How Brain-to-Brain Communication Occurred: Virtual Telepathy
The combination of BCIs and CBIs ultimately lead researchers to investigate whether people could communicate brain-to-brain, or via virtual telepathy. The brain-to-brain communication probably sounds pretty complex to most people who read the study and/or who aren’t familiar with this type of technology. Below is a breakdown of how the process worked and how the researchers completed the impressive feat of virtual telepathy.
1. Simple words translated into binary code
Initially researchers came up with a specific binary code for basic words such as “hello” and “goodbye.” The code did not involve complex sentences and/or paragraphs, just basic words. Binary code is a method of computer processing information utilizing binary numbers “0” and “1.” Researchers in this study utilized coding called “Baconian Cipher” to translate and process the information.
2. Connect an EEG to one person
The individual that served as the “sender” in this study or the person who was sending their thoughts was hooked up to an EEG (electroencephalograph). This requires placing electrodes on the outside of a person’s scalp to read their brain waves. An EEG is a machine that is commonly used in practices of neurofeedback and biofeedback and provides us with an overall picture of electrical activity throughout the brain.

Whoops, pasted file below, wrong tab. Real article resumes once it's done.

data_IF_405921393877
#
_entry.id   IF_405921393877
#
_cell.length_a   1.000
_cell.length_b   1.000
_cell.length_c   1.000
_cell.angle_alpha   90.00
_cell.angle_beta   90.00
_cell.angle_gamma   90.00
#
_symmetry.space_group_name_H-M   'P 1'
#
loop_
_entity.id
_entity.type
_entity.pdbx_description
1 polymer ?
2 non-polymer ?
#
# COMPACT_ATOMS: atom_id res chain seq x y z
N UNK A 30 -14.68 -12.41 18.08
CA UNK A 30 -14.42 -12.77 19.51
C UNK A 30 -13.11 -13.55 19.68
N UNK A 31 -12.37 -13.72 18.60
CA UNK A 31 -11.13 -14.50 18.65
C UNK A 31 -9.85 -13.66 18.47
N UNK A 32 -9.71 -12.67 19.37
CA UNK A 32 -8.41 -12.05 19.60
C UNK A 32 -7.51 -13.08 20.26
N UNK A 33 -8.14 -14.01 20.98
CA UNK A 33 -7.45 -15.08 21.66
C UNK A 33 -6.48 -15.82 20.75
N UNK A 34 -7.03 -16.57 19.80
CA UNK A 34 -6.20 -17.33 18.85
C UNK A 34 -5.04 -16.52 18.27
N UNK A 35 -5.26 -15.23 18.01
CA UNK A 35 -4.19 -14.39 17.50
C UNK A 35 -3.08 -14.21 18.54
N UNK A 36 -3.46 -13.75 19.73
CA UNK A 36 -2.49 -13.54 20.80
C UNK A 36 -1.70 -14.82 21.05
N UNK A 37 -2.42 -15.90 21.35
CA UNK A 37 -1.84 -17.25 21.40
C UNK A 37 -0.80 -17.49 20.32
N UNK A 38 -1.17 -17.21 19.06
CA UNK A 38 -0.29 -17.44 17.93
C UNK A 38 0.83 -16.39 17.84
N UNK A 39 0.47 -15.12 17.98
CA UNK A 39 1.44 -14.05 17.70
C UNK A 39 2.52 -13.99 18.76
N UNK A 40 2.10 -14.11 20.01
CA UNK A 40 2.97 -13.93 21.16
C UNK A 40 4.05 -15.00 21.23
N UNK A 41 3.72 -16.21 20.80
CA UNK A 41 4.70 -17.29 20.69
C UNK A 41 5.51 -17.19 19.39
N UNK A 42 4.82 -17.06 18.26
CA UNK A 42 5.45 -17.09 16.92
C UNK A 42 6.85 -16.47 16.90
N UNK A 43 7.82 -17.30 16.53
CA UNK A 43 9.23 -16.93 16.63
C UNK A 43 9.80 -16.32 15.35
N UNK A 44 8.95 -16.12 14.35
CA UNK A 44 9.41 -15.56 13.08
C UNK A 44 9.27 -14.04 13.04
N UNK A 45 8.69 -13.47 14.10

3. Sender thinks about hands or feet, receives feedback
The sender then is instructed to think about their hands or feet. The way this works is by the sender envisioning moving feet for the “0” and their hands for the “1” of the binary code. The brainwave differences were substantial enough for differences to be recorded on the EEG. Researchers then showed the sender a circle moving across a computer screen in relation to their EEG recorded brainwaves.
This served as a visual cue to help give them feedback or verify what they were trying to say. It should be noted that although the circle moving across the screen was used only as feedback, and in the future more efficient feedback mechanisms could be developed. Some hypothesize that with sufficient training, some individuals may not even need feedback to verify what they are attempting to communicate.
4. Translation, sent as an email across the internet
Once the EEG brain signals have been recorded, they are translated into binary code and sent as an email to the receiver. This was done with the brain-computer interfaces and the computer-brain interfaces. The messages were sent via email, but were not visually seen nor heard auditorily by the receiver.
5. Visual cortex stimulation, phosphenes (Transcranial Magnetic Stimulation)
After the message was sent via email across the internet, the receiver was hooked up to a specialized transcranial magnetic stimulation device. This magnet was placed outside the individuals head and works to manipulate brain activity with the production of specific electrical signals. In this particular study, researchers set the magnet to target the visual cortex (occipital lobe).